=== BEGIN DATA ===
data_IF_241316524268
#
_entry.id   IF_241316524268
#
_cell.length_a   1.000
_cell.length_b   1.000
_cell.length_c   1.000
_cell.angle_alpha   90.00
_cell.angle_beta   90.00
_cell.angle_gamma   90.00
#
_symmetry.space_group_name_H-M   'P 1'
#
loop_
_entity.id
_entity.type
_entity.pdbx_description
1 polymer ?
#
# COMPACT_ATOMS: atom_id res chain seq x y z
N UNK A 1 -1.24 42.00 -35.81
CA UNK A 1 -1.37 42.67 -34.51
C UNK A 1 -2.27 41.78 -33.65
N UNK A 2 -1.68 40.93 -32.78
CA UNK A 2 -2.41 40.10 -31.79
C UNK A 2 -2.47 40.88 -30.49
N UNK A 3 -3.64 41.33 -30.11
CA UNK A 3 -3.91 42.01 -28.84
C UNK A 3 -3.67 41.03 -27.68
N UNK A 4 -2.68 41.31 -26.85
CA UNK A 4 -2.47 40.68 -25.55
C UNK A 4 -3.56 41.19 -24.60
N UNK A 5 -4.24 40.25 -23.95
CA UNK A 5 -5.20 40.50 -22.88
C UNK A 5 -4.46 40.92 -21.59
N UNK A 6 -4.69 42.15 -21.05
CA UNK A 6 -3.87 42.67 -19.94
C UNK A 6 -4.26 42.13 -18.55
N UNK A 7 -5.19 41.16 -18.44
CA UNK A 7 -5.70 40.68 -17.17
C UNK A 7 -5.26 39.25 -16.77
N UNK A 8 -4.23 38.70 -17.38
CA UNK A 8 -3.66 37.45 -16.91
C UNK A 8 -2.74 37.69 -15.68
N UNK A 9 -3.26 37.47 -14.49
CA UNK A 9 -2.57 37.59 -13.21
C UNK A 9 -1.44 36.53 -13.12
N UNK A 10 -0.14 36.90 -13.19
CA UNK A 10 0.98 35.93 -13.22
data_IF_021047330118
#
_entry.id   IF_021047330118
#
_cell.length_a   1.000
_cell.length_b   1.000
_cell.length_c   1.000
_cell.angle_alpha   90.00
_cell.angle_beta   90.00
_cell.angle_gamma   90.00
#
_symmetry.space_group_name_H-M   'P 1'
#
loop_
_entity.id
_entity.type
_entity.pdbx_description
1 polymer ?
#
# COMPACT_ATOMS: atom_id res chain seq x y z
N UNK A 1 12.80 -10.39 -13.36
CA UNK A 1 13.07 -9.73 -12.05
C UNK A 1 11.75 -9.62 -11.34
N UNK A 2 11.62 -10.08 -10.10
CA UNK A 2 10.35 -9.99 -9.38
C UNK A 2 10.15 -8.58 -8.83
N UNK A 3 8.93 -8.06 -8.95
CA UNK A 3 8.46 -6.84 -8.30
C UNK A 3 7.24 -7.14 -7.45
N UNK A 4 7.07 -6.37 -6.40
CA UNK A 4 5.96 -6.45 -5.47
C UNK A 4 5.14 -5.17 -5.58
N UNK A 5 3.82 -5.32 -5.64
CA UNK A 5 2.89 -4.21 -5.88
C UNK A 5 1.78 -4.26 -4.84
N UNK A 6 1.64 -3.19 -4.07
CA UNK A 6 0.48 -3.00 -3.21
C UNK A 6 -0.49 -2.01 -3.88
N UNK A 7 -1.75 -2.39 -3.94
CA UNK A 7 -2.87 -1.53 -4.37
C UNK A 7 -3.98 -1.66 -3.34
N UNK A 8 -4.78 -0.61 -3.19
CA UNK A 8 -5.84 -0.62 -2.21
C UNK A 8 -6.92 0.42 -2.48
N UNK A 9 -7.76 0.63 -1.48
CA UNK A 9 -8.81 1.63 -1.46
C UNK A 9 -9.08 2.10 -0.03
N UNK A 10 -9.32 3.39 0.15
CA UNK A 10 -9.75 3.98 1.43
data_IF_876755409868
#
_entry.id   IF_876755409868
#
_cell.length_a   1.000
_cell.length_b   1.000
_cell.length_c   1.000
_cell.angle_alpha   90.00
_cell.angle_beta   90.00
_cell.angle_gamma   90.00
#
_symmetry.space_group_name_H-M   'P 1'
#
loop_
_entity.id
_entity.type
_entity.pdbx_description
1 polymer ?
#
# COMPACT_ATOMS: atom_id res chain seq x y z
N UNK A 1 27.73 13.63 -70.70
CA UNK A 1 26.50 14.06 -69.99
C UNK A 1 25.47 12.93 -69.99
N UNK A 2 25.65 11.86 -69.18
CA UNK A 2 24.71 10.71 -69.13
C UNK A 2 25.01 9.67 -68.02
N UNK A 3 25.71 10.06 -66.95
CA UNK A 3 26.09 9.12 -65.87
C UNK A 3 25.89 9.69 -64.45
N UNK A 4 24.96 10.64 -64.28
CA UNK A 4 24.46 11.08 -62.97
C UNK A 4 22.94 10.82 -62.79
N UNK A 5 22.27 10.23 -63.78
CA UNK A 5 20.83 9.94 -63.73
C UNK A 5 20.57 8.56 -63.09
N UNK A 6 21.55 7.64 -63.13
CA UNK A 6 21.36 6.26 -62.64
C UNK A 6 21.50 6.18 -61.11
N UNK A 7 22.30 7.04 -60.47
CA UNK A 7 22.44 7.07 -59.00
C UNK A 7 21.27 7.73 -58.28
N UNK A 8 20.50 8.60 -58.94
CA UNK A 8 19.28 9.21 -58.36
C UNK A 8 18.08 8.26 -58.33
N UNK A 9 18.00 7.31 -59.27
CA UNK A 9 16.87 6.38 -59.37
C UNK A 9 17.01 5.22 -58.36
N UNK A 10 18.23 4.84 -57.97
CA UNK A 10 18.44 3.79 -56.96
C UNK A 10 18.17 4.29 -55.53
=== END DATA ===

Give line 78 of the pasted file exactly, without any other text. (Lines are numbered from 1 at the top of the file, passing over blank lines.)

C UNK A 3 7.24 -7.14 -7.45